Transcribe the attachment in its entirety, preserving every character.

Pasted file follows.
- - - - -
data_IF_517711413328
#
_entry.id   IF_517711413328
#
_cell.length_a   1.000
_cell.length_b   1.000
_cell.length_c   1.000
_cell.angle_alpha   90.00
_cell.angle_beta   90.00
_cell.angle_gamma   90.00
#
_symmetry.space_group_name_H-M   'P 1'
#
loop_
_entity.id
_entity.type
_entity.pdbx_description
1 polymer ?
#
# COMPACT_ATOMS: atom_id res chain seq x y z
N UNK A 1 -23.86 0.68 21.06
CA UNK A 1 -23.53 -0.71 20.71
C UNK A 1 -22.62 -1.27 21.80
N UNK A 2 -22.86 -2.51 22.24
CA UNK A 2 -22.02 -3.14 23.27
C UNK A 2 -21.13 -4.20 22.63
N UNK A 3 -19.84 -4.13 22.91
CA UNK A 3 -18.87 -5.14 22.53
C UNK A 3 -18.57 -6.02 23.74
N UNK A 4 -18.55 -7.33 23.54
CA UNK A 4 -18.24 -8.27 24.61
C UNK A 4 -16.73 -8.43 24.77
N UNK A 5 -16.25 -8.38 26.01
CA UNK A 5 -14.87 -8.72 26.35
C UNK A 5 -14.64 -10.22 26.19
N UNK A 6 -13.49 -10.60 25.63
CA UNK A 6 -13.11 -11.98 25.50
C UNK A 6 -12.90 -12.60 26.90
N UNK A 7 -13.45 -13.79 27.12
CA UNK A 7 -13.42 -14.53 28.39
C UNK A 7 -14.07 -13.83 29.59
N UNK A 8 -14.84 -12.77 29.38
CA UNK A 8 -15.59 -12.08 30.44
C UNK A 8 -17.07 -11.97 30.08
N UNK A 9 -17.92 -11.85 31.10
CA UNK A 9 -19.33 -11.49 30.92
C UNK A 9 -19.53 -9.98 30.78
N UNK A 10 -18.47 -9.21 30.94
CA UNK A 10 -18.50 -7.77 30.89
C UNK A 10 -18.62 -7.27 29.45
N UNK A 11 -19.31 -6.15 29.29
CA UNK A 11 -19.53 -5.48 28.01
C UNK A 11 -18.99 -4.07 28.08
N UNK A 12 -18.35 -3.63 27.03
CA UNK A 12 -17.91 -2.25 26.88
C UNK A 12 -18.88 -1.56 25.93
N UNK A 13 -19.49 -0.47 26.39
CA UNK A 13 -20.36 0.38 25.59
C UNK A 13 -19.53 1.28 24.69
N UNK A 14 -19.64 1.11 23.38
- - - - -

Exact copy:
data_IF_517711413328
#
_entry.id   IF_517711413328
#
_cell.length_a   1.000
_cell.length_b   1.000
_cell.length_c   1.000
_cell.angle_alpha   90.00
_cell.angle_beta   90.00
_cell.angle_gamma   90.00
#
_symmetry.space_group_name_H-M   'P 1'
#
loop_
_entity.id
_entity.type
_entity.pdbx_description
1 polymer ?
#
# COMPACT_ATOMS: atom_id res chain seq x y z
N UNK A 1 -23.86 0.68 21.06
CA UNK A 1 -23.53 -0.71 20.71
C UNK A 1 -22.62 -1.27 21.80
N UNK A 2 -22.86 -2.51 22.24
CA UNK A 2 -22.02 -3.14 23.27
C UNK A 2 -21.13 -4.20 22.63
N UNK A 3 -19.84 -4.13 22.91
CA UNK A 3 -18.87 -5.14 22.53
C UNK A 3 -18.57 -6.02 23.74
N UNK A 4 -18.55 -7.33 23.54
CA UNK A 4 -18.24 -8.27 24.61
C UNK A 4 -16.73 -8.43 24.77
N UNK A 5 -16.25 -8.38 26.01
CA UNK A 5 -14.87 -8.72 26.35
C UNK A 5 -14.64 -10.22 26.19
N UNK A 6 -13.49 -10.60 25.63
CA UNK A 6 -13.11 -11.98 25.50
C UNK A 6 -12.90 -12.60 26.90
N UNK A 7 -13.45 -13.79 27.12
CA UNK A 7 -13.42 -14.53 28.39
C UNK A 7 -14.07 -13.83 29.59
N UNK A 8 -14.84 -12.77 29.38
CA UNK A 8 -15.59 -12.08 30.44
C UNK A 8 -17.07 -11.97 30.08
N UNK A 9 -17.92 -11.85 31.10
CA UNK A 9 -19.33 -11.49 30.92
C UNK A 9 -19.53 -9.98 30.78
N UNK A 10 -18.47 -9.21 30.94
CA UNK A 10 -18.50 -7.77 30.89
C UNK A 10 -18.62 -7.27 29.45
N UNK A 11 -19.31 -6.15 29.29
CA UNK A 11 -19.53 -5.48 28.01
C UNK A 11 -18.99 -4.07 28.08
N UNK A 12 -18.35 -3.63 27.03
CA UNK A 12 -17.91 -2.25 26.88
C UNK A 12 -18.88 -1.56 25.93
N UNK A 13 -19.49 -0.47 26.39
CA UNK A 13 -20.36 0.38 25.59
C UNK A 13 -19.53 1.28 24.69
N UNK A 14 -19.64 1.11 23.38